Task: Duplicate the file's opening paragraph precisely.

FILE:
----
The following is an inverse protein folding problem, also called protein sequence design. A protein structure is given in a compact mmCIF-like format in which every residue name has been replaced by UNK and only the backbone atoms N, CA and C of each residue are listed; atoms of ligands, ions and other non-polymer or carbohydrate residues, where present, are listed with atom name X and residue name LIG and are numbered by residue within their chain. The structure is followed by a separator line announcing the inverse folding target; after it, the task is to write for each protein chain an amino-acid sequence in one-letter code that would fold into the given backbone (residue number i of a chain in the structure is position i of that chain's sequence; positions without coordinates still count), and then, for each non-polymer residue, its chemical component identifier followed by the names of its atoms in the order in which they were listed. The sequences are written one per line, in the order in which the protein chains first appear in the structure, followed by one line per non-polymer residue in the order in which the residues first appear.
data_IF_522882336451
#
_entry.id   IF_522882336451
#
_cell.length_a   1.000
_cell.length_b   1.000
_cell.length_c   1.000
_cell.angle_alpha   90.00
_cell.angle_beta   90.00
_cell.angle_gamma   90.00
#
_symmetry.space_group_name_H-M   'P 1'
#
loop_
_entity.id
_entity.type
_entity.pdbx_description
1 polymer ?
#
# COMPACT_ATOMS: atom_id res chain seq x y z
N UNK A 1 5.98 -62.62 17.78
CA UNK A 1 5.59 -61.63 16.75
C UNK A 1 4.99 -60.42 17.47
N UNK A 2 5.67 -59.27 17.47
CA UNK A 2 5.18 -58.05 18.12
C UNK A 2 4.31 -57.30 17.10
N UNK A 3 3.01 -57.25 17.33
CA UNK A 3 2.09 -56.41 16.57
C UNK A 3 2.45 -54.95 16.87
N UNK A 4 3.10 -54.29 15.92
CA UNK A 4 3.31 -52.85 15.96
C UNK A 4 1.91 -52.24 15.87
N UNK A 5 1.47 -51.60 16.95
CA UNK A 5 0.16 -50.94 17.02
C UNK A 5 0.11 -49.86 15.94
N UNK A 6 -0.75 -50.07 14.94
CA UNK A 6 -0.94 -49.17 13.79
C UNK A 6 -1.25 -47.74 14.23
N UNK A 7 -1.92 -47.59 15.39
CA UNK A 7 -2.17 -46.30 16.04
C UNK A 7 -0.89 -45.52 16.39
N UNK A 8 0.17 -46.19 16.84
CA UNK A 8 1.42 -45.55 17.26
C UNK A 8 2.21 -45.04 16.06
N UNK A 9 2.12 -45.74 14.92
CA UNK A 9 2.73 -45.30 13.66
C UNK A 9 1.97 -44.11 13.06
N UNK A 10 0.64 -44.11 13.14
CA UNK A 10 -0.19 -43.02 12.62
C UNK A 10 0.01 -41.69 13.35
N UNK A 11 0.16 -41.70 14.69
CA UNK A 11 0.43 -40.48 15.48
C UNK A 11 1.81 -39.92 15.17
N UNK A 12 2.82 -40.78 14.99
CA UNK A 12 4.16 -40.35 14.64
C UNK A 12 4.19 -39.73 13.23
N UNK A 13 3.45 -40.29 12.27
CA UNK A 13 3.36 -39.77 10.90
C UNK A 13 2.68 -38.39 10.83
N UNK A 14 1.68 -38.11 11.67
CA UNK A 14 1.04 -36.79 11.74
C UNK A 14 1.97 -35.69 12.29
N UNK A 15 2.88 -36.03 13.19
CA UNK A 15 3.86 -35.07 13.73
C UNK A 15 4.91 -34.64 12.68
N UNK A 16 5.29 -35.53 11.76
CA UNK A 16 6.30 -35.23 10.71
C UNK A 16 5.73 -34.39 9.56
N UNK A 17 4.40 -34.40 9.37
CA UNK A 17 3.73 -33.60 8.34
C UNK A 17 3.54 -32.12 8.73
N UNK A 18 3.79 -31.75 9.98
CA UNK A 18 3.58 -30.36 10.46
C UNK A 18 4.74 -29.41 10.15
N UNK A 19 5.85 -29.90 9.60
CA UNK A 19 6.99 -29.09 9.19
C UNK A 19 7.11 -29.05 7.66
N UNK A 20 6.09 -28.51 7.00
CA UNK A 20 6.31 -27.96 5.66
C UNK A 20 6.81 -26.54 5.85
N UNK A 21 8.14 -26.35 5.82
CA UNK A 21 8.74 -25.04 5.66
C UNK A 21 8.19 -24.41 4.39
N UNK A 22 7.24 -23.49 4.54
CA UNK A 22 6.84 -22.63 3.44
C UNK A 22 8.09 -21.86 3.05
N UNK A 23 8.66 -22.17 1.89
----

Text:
The following is an inverse protein folding problem, also called protein sequence design. A protein structure is given in a compact mmCIF-like format in which every residue name has been replaced by UNK and only the backbone atoms N, CA and C of each residue are listed; atoms of ligands, ions and other non-polymer or carbohydrate residues, where present, are listed with atom name X and residue name LIG and are numbered by residue within their chain. The structure is followed by a separator line announcing the inverse folding target; after it, the task is to write for each protein chain an amino-acid sequence in one-letter code that would fold into the given backbone (residue number i of a chain in the structure is position i of that chain's sequence; positions without coordinates still count), and then, for each non-polymer residue, its chemical component identifier followed by the names of its atoms in the order in which they were listed. The sequences are written one per line, in the order in which the protein chains first appear in the structure, followed by one line per non-polymer residue in the order in which the residues first appear.